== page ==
Several exhibits are dedicated to military aircraft, aerial combat and unmanned aerial vehicles. Other exhibits teach visitors about jet aircraft, air travel and the golden age of general aviation. Children will enjoy the hands-on How Things Fly Gallery that features interactive exhibits explaining the principles of flight and space travel.
In addition to a gallery dedicated to the use of aircraft and space observations to better understand our home planet, the museum also houses exhibits chronicling the history and achievements in space exploration. A gallery features various spacecraft used in the initial exploration of the moon. Featuring a replica of the Voyager, the Exploring the Planets exhibit takes you through the universe to visit other planets. Learn how astronomical tools have advanced and revolutionized our understanding of the universe. The Apollo to the Moon Gallery chronicles the events that led to Neil Armstrong’s historic giant leap for mankind.
The museum also houses a planetarium and IMAX theater. The Einstein Planetarium offers a number of complimentary star shows, including the night sky and trips through the universe. Purchase tickets to view movies in the Lockheed Martin IMAX Theater that show the earth in 3D, a journey through the history of flight and how engineers transform the world.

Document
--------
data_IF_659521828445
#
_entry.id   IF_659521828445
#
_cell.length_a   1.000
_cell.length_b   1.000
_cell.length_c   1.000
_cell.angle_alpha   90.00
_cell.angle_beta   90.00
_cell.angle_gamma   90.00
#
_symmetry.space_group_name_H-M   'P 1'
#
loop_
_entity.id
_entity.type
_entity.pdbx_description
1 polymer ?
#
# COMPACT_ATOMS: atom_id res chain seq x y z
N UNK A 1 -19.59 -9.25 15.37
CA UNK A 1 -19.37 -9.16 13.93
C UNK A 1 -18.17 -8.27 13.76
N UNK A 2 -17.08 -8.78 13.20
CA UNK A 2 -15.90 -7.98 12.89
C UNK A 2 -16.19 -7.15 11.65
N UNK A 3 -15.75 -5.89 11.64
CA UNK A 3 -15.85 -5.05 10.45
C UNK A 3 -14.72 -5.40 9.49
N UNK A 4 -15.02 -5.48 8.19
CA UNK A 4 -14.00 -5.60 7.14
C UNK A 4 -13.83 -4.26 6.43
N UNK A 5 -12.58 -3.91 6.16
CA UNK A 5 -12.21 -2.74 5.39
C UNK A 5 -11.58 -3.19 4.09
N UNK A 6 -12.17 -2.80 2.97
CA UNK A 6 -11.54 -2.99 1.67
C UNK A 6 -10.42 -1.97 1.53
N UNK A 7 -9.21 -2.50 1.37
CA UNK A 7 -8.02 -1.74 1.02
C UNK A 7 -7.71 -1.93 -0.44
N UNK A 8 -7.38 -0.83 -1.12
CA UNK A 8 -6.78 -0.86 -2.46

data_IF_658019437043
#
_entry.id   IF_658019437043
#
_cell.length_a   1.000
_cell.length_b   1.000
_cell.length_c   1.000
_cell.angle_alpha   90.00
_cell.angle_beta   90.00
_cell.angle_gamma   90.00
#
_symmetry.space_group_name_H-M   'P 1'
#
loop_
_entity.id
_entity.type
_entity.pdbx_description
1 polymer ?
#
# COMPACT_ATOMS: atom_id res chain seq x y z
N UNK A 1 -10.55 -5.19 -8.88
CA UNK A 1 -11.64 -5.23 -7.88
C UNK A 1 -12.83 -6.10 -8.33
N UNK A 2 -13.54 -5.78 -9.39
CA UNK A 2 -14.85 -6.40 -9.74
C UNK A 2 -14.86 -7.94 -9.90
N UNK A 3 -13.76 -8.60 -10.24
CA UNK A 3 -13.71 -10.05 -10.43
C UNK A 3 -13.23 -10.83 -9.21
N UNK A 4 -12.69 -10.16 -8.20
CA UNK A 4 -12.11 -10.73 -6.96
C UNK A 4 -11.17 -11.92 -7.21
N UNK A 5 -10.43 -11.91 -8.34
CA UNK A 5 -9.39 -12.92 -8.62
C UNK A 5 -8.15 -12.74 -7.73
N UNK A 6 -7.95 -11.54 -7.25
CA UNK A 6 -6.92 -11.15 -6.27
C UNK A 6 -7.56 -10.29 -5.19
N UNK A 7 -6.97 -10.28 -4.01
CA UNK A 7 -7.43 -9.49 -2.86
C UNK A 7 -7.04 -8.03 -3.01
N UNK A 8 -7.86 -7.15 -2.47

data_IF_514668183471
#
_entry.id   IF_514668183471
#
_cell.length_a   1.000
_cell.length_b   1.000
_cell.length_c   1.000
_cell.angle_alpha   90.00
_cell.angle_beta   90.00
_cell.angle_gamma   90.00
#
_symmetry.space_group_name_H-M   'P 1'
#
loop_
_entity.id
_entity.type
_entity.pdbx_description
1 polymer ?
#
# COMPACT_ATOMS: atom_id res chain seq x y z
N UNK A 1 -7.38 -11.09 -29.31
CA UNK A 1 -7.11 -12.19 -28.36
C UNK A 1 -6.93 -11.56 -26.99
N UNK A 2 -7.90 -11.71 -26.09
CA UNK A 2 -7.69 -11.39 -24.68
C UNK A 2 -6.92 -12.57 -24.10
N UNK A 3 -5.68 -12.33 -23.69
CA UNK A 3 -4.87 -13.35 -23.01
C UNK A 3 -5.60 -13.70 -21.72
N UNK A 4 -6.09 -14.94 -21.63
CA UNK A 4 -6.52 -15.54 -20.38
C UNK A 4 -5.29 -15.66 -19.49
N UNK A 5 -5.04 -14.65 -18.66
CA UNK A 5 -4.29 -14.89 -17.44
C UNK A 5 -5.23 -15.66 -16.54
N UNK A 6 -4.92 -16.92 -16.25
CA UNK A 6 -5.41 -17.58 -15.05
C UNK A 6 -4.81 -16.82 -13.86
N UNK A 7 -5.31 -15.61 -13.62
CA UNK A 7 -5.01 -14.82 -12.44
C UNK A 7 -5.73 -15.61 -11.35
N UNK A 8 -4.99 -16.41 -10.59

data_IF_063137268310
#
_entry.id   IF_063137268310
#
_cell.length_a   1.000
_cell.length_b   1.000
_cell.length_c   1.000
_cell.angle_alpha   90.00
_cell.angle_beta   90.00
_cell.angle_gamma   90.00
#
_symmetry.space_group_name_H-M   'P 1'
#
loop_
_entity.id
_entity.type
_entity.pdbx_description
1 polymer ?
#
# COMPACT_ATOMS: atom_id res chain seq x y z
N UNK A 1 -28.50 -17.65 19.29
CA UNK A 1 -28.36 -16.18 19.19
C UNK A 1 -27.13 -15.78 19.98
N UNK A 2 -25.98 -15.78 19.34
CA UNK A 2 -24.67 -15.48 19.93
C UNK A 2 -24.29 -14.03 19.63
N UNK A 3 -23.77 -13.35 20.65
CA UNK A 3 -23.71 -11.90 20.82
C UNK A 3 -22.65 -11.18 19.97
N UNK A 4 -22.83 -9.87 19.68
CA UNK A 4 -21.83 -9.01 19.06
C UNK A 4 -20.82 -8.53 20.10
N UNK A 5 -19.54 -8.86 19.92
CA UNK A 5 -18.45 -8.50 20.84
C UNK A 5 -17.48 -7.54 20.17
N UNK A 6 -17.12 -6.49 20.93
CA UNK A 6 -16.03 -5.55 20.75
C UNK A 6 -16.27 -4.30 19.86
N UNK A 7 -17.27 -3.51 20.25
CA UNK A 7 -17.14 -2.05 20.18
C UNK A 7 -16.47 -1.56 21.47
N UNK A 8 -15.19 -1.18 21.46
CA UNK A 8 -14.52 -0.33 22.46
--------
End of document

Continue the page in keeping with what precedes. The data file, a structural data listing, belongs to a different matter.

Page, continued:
The Steven F. Udvar-Hazy Center is located at Dulles International Airport. It houses a variety of aircraft including the B-29 Superfortress Enola Gay, an SR-71 Blackbird and the Space Shuttle Discovery.
The museum is open free of charge from 10 a.m. until 5:30 p.m. every day except Christmas. There are extended hours on select days during spring and summer. Visit the National Air and Space Museum website for more details. The lines to enter the museum are the longest on weekends and holidays as well as the peak season from March to August. Dress comfortably and carry a limited number of bags. All visitors are required to pass through a metal detector. You are free to take pictures and connect to the museum’s complimentary Wi-Fi system. While only bottled water is permitted in the galleries, the museum has a food court offering a variety of fast food, snacks and beverages.